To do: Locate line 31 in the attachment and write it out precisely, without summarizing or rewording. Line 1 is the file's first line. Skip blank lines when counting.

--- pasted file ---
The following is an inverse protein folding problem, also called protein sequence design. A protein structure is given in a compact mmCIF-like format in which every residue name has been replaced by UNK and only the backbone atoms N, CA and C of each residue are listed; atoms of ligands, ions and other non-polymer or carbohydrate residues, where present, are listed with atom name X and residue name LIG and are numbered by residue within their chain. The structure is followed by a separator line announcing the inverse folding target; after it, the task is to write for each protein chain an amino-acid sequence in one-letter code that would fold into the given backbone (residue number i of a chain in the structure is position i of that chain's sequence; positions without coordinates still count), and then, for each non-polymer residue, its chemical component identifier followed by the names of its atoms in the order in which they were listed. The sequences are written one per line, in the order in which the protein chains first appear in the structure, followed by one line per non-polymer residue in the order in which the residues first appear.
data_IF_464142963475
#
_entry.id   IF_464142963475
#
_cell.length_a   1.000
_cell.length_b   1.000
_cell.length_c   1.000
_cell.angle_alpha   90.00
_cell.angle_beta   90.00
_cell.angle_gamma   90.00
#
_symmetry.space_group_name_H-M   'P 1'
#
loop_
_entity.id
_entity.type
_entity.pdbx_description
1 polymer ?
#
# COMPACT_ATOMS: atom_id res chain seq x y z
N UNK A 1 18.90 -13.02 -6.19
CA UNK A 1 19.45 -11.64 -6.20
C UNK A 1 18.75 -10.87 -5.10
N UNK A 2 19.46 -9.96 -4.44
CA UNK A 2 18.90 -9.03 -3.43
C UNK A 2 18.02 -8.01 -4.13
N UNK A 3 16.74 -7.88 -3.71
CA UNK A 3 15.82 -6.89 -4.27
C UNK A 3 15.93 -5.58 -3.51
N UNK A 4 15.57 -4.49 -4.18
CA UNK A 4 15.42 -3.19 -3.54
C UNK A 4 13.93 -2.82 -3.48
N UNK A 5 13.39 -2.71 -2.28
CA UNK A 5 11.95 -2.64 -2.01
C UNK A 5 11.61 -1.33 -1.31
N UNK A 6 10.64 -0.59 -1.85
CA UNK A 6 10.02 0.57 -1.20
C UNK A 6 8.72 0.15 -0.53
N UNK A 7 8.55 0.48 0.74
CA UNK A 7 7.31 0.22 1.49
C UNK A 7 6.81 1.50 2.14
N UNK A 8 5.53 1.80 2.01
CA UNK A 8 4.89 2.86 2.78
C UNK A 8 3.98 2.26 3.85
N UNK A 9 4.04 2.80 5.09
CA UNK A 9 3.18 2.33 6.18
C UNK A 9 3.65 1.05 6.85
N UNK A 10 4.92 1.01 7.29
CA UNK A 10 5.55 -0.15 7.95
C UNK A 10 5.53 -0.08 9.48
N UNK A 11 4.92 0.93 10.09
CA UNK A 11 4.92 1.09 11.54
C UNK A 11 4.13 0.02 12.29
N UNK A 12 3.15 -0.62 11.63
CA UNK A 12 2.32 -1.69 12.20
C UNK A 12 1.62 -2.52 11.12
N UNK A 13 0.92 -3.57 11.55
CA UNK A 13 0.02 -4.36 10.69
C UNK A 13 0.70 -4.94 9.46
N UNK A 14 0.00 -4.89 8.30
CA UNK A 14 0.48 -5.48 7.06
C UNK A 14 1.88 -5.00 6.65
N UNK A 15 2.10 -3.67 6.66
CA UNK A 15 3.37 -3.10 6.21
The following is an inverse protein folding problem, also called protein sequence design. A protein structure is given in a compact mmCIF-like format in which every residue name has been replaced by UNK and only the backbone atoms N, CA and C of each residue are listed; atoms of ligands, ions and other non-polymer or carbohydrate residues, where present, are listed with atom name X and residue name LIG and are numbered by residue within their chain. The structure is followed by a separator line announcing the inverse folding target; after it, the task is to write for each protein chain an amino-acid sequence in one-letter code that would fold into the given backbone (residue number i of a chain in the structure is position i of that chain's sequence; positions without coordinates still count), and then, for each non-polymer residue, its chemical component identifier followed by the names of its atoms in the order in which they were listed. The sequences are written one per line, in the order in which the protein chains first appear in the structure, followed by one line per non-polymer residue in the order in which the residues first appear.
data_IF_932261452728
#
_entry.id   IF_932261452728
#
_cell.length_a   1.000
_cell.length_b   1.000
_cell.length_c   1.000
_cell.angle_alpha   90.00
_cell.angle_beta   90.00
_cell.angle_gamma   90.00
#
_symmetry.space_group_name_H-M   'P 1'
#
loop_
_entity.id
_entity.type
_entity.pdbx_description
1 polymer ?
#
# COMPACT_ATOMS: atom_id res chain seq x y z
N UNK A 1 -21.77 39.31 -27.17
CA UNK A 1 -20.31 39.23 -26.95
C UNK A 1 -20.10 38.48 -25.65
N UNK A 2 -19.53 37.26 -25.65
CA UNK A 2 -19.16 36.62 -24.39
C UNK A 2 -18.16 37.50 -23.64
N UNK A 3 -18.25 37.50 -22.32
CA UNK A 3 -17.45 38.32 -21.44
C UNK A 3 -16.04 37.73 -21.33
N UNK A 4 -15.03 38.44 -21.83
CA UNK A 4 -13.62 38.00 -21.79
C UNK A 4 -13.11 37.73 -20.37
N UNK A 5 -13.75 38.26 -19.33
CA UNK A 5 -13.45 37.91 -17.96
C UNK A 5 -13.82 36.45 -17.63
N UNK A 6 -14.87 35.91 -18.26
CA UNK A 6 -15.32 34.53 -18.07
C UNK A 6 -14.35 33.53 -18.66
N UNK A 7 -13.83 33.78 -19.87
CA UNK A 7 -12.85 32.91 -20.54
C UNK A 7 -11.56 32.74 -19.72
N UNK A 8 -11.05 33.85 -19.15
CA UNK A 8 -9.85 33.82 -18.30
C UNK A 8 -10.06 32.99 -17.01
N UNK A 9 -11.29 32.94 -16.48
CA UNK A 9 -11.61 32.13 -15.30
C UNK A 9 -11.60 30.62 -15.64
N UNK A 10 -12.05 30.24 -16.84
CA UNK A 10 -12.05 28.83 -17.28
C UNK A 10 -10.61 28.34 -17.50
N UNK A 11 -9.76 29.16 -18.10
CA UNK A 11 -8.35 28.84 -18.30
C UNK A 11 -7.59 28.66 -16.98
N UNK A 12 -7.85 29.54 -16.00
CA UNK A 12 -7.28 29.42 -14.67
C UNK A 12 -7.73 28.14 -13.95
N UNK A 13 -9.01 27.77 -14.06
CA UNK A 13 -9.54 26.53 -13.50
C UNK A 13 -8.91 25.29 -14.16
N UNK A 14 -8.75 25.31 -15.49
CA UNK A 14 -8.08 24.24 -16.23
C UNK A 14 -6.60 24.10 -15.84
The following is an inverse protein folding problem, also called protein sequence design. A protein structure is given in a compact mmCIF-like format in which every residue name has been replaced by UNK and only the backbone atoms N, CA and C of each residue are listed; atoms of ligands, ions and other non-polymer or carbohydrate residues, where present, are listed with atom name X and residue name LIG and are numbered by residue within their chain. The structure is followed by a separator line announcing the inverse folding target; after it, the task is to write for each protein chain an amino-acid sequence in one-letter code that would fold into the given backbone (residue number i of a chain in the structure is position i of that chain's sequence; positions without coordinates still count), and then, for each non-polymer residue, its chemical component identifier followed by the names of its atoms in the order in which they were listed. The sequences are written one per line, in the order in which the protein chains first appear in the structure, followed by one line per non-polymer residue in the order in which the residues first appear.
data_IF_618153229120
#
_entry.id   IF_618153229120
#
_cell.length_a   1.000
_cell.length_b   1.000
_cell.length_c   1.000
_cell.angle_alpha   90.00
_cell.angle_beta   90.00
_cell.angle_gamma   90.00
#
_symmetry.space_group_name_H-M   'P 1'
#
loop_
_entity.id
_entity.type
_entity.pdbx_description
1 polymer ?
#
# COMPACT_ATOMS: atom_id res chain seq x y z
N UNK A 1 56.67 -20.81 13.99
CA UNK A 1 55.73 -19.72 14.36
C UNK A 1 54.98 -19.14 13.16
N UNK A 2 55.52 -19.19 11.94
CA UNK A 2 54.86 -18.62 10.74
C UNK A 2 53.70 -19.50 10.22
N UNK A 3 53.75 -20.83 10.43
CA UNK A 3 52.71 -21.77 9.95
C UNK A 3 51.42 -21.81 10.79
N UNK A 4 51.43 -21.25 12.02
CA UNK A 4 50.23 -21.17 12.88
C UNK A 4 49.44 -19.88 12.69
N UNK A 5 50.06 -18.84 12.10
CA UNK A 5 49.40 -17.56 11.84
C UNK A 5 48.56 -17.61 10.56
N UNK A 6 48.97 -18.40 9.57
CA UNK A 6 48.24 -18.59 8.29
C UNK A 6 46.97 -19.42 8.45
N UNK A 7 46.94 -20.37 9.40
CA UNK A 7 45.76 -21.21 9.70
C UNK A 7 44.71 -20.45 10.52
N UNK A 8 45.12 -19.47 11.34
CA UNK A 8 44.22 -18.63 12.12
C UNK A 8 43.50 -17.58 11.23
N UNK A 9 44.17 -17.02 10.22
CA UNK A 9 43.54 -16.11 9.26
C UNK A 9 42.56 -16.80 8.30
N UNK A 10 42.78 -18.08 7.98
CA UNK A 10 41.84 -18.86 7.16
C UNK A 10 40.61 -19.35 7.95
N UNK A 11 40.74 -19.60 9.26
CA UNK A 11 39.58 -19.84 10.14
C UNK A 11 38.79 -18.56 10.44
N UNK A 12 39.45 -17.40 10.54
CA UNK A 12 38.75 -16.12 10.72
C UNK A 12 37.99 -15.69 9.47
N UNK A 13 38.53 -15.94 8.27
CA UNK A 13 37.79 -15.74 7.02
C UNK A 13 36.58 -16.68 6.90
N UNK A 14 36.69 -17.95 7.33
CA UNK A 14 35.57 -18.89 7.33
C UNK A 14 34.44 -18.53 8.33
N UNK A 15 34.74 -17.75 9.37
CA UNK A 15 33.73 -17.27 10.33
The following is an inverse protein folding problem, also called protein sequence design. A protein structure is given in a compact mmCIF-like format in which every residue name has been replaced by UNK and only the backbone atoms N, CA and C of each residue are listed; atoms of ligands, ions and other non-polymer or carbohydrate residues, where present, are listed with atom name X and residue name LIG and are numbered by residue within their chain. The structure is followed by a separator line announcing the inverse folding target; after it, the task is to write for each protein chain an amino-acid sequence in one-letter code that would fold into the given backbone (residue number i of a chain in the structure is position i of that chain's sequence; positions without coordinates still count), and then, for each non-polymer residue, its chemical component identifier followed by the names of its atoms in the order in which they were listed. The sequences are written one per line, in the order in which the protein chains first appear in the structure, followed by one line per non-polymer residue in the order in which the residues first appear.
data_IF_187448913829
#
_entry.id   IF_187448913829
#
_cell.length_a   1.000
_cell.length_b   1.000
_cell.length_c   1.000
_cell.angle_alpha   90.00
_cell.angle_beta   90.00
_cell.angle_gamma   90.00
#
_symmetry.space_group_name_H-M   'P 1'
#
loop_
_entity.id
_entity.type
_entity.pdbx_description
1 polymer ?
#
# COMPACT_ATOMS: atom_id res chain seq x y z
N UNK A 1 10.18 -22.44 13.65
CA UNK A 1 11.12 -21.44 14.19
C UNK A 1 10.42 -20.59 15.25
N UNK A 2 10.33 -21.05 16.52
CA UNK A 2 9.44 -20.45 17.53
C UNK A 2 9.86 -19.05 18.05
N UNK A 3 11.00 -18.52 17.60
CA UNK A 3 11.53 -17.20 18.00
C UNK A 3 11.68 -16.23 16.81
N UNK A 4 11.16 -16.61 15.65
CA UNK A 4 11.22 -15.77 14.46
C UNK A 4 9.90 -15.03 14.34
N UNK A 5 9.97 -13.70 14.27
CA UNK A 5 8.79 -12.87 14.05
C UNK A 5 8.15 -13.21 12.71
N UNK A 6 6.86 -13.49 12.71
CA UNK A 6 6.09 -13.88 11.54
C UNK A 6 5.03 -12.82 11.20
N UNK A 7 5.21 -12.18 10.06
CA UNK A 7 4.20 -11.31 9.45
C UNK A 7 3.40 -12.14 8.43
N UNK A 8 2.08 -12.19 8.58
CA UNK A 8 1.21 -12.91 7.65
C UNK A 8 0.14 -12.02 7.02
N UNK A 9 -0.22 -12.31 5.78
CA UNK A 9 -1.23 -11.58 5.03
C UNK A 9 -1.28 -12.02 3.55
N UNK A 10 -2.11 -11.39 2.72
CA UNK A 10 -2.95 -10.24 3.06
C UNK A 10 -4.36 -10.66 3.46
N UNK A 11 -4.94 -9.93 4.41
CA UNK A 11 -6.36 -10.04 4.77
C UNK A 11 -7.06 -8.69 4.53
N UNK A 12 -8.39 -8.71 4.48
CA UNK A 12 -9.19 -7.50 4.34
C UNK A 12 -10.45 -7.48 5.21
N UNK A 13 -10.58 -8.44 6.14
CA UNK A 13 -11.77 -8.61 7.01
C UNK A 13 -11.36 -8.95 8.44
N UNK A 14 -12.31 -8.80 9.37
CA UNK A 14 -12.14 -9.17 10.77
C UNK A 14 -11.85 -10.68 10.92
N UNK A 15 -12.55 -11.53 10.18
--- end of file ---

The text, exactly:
N UNK A 4 15.57 -4.49 -4.18